On September 3, almost four years after the disappearance of the 43 students of Ayotzinapa in Iguala, Guerrero, the First Report of the Special Follow-up Mechanism of the Inter-American Commission on Human Rights (IACHR) was presented at the Rural Normal School. The event was attended by Esmeralda Arosemena, rapporteur for Mexico of the IACHR; Luis Ernesto Vargas, commissioner of the IACHR; Paulo Abrāo, executive secretary of the IACHR; Jan Jarab, representative in Mexico of the UN High Commissioner for Human Rights, and Luis Raúl González Pérez, president of the National Commission of Human Rights (CNDH).
In this document, the IACHR confirms its rejection of the “historical truth” that the Mexican government has been defending in the face of what happened. He emphasizes that of the nine telephone numbers belonging to the disappeared students that registered activity on the night of their disappearance, “at least one of them” was found in the possession of a public security official of Guerrero, a fact that has not been investigated and should be so promptly. Likewise, the report points out the possible participation of elements of the Federal Police for what it calls to analyze the activities that the elements of said corporation had in Iguala that day and to resolve the chain of command that ordered their mobilization. Regarding the participation of the military, the IACHR indicates that the contradictions presented by the statements of elements belonging to the 27th Battalion and the photographic material in their possession, which records the detention of the disappeared students, must be clarified. In addition, it requests that the alleged links of various elements of the 27th Battalion with organized crime through arms trafficking or even some relatives with leaders of the Guerreros Unidos Cartel should also be investigated.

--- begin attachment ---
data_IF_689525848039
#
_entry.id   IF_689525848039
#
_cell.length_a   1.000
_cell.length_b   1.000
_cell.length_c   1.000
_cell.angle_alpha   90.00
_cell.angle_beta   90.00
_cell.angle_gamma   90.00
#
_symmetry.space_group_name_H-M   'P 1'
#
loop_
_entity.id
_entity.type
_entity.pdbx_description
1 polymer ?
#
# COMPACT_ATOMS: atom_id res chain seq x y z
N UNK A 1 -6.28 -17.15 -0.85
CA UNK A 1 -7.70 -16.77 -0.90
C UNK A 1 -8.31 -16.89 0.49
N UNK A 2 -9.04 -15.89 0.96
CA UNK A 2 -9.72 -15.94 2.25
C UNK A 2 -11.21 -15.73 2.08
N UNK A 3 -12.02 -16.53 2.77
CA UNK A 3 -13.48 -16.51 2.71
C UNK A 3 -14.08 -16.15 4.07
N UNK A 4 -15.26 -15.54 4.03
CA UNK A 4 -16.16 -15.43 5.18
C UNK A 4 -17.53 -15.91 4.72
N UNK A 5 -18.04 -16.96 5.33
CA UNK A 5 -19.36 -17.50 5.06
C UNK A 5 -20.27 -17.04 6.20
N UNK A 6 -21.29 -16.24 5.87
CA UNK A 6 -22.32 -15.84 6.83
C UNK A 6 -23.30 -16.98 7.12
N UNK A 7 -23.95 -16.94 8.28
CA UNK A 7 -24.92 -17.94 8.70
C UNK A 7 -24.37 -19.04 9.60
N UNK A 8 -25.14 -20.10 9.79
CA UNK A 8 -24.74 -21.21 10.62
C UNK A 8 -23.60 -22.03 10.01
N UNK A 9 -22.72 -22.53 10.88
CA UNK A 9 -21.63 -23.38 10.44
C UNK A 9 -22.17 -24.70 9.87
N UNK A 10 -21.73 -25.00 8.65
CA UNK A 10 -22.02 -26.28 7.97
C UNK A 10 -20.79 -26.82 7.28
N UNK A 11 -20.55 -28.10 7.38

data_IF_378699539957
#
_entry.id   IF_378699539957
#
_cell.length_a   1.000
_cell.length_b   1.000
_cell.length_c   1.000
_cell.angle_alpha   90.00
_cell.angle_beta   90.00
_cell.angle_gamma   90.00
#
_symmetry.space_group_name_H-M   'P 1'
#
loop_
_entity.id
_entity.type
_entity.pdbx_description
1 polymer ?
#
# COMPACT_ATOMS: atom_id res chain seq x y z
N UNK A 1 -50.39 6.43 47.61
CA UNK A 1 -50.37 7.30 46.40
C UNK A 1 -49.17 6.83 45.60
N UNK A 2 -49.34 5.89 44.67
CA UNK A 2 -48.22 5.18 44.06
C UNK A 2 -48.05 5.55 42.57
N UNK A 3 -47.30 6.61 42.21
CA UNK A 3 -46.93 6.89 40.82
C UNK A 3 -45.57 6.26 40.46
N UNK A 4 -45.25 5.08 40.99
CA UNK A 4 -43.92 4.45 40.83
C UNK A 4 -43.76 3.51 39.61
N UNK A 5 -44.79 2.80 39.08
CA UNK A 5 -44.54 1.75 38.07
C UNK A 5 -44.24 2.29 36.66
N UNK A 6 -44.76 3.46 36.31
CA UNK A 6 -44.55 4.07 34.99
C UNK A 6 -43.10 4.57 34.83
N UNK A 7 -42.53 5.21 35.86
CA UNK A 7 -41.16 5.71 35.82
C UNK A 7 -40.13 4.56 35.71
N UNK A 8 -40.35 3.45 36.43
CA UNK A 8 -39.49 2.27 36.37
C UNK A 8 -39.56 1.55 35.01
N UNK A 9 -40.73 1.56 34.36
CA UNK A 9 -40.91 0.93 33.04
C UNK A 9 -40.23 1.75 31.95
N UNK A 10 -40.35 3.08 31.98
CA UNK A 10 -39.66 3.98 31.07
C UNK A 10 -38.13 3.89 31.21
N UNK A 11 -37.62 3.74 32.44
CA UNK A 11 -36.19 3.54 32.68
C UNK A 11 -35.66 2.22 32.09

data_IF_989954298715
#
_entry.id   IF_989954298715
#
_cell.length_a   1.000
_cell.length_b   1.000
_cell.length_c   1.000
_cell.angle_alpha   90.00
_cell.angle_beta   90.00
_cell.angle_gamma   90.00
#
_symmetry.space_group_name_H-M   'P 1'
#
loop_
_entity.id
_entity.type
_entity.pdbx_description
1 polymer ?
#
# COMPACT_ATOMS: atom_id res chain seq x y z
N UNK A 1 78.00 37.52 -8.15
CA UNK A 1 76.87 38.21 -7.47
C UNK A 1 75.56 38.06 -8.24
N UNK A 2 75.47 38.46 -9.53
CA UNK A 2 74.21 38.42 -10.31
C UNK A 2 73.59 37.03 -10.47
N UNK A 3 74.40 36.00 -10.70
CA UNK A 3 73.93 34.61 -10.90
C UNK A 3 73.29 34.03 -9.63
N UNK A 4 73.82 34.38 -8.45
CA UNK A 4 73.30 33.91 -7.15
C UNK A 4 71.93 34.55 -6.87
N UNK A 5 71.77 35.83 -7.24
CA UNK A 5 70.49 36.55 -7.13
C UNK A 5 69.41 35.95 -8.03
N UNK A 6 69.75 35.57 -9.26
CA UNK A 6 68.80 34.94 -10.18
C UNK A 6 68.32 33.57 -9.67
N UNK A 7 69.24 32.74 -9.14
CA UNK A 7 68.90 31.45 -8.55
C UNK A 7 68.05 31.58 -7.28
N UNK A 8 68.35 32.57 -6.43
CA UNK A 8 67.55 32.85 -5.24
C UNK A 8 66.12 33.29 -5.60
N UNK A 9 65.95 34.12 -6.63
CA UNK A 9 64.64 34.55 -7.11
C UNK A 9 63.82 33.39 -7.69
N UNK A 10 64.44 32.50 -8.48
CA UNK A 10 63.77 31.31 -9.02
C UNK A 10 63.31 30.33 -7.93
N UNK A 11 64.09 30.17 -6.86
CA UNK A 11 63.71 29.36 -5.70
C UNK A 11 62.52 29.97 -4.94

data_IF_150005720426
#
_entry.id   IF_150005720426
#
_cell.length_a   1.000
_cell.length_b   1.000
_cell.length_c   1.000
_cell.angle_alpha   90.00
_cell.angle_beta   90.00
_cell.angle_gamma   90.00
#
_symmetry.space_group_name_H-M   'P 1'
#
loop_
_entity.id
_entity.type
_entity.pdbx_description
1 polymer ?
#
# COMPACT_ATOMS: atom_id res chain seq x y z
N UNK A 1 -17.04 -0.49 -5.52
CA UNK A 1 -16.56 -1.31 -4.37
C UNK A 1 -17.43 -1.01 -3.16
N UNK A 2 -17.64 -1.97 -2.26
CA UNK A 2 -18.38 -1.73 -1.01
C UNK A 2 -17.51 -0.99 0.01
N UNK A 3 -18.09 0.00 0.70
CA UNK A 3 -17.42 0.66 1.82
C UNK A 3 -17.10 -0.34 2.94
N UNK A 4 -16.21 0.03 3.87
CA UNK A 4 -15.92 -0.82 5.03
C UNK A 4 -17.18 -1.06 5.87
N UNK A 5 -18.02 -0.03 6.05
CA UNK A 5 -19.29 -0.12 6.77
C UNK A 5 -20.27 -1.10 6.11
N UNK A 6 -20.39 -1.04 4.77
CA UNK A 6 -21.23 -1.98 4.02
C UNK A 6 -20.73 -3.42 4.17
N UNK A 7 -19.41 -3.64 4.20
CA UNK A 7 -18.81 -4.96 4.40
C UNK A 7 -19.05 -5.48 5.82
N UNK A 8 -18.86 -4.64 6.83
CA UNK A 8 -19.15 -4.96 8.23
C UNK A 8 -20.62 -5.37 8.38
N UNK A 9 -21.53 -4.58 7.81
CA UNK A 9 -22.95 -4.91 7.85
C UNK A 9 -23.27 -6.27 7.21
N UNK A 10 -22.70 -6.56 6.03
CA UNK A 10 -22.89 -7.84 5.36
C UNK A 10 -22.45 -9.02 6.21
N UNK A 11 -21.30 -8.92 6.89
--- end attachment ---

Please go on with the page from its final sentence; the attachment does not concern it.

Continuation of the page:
For his part, and a few hours after finishing his term as UN High Commissioner for Human Rights, Zeid Ra’ad al Hussein considered that as long as there is no irrefutable knowledge of what happened in Iguala and there is no accountability for the forced disappearance of the 43 students, the case “will remain as an open wound in the minds of Mexicans” and as one of the “most pressing pending issues of the government of Enrique Peña Nieto.” If not resolved, “and if there is no responsibility for one of the most severe episodes we have seen in Mexico in the recent past, these conditions will persist.”
For more information (in Spanish):
Presenta el Mecanismo de la CIDH un informe en Ayotzinapa (El Sur, 4 de septiembre de 2018)
Participación de militares, aún sin atenderse en caso Ayotzinapa (El Economista, 3 de septiembre de 2018)
CIDH presenta informe en Normal de Ayotzinapa (La Jornada, 3 de septiembre de 2018)
Primer Informe del Mecanismo Especial de Seguimiento al caso Ayotzinapa de la CIDH (Aristegui Noticias, 3 de septiembre de 2018)
El crimen de Ayotzinapa es una herida abierta: Zeid Ra’ad al Hussein (Proceso, 3 de septiembre de 2018)
For more information from SIPAZ: